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Main > Japanese folktales > Fairy tale "Momotaro, or the story of the son of a peach"

Momotaro, or the story of the son of a peach

Long, long ago there lived, an old man and an old woman; they were peasants, and had to work hard to earn their daily rice. The old man used to go and cut grass for the farmers around, and while he was gone the old woman, his wife, did the work of the house and worked in their own little rice field.

One day the old man went to the hills as usual to cut grass and the old woman took some clothes to the river to wash.

It was nearly summer, and the country was very beautiful to see in its fresh greenness as the two old people went on their way to work. The grass on the banks of the river looked like emerald velvet, and the pussy willows along the edge of the water were shaking out their soft tassels.

The breezes blew and ruffled the smooth surface of the water into wavelets, and passing on touched the cheeks of the old couple who, for some reason they could not explain, felt very happy that morning.

The old woman at last found a nice spot by the river bank and put her basket down. Then she set to work to wash the clothes; she took them one by one out of the basket and washed them in the river and rubbed them on the stones. The water was as clear as crystal, and she could see the tiny fish swimming to and fro, and the pebbles at the bottom.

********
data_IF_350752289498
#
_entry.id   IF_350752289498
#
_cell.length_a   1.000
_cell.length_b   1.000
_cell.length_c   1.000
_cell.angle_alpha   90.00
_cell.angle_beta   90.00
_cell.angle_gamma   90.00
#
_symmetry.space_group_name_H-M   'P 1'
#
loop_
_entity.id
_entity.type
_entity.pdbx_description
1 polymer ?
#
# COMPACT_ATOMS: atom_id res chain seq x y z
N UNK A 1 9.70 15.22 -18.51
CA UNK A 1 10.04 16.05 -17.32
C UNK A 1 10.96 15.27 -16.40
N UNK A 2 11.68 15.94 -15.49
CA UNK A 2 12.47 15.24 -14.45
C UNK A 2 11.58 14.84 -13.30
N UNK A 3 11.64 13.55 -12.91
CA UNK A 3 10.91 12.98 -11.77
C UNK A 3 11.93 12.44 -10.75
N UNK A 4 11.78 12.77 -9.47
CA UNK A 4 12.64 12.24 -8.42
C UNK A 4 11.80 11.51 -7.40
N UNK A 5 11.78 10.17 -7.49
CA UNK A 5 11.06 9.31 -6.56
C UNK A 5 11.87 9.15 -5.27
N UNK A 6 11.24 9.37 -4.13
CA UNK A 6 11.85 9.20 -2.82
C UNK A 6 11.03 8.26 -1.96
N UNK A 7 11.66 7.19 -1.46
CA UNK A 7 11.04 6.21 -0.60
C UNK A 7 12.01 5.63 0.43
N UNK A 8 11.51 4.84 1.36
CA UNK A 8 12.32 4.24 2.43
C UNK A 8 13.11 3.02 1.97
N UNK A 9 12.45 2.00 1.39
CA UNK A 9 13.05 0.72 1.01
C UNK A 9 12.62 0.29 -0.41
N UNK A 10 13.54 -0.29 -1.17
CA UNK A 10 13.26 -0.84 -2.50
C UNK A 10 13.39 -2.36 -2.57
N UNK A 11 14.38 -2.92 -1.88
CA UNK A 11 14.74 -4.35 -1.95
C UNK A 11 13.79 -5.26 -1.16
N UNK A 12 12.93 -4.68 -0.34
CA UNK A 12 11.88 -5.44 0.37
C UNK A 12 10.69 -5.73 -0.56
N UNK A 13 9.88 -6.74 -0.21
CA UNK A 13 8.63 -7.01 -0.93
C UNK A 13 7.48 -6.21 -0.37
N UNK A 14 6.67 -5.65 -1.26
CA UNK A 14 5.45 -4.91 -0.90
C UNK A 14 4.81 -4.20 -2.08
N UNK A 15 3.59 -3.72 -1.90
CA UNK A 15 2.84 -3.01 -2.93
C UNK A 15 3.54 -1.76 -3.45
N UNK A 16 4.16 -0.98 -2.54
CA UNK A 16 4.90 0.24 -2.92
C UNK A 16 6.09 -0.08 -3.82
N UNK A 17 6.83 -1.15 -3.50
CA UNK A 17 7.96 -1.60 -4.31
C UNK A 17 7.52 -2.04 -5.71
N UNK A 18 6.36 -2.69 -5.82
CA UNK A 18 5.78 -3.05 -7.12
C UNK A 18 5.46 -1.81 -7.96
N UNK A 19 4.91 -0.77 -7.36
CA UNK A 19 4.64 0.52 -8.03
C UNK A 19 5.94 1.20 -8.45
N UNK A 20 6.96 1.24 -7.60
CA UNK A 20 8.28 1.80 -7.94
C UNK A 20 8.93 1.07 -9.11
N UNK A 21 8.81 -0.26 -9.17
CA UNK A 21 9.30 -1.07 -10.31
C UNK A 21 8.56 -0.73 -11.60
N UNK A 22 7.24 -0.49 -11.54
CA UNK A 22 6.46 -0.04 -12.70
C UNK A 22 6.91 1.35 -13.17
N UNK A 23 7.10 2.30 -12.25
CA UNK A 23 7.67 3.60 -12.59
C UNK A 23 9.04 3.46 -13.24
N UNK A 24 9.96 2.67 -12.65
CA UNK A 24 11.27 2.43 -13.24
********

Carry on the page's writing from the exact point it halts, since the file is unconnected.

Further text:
As she was busy washing her clothes a great peach came bumping down the stream. The old woman looked up from her work and saw this large peach. She was sixty years of age, yet in all her life she had never seen such a big peach as this.

"How delicious that peach must be!" she said to herself. "I must certainly get it and take it home to my old man."

She stretched out her arm to try and get it, but it was quite out of her reach. She looked about for a stick, but there was not one to be seen, and if she went to look for one she would lose the peach.

Stopping a moment to think what she would do, she remembered an old charm-verse. Now she began to clap her hands to keep time to the rolling of the peach down stream, and while she clapped she sang this song:

"Distant water is bitter,

The near water is sweet;

Pass by the distant water

And come into the sweet.

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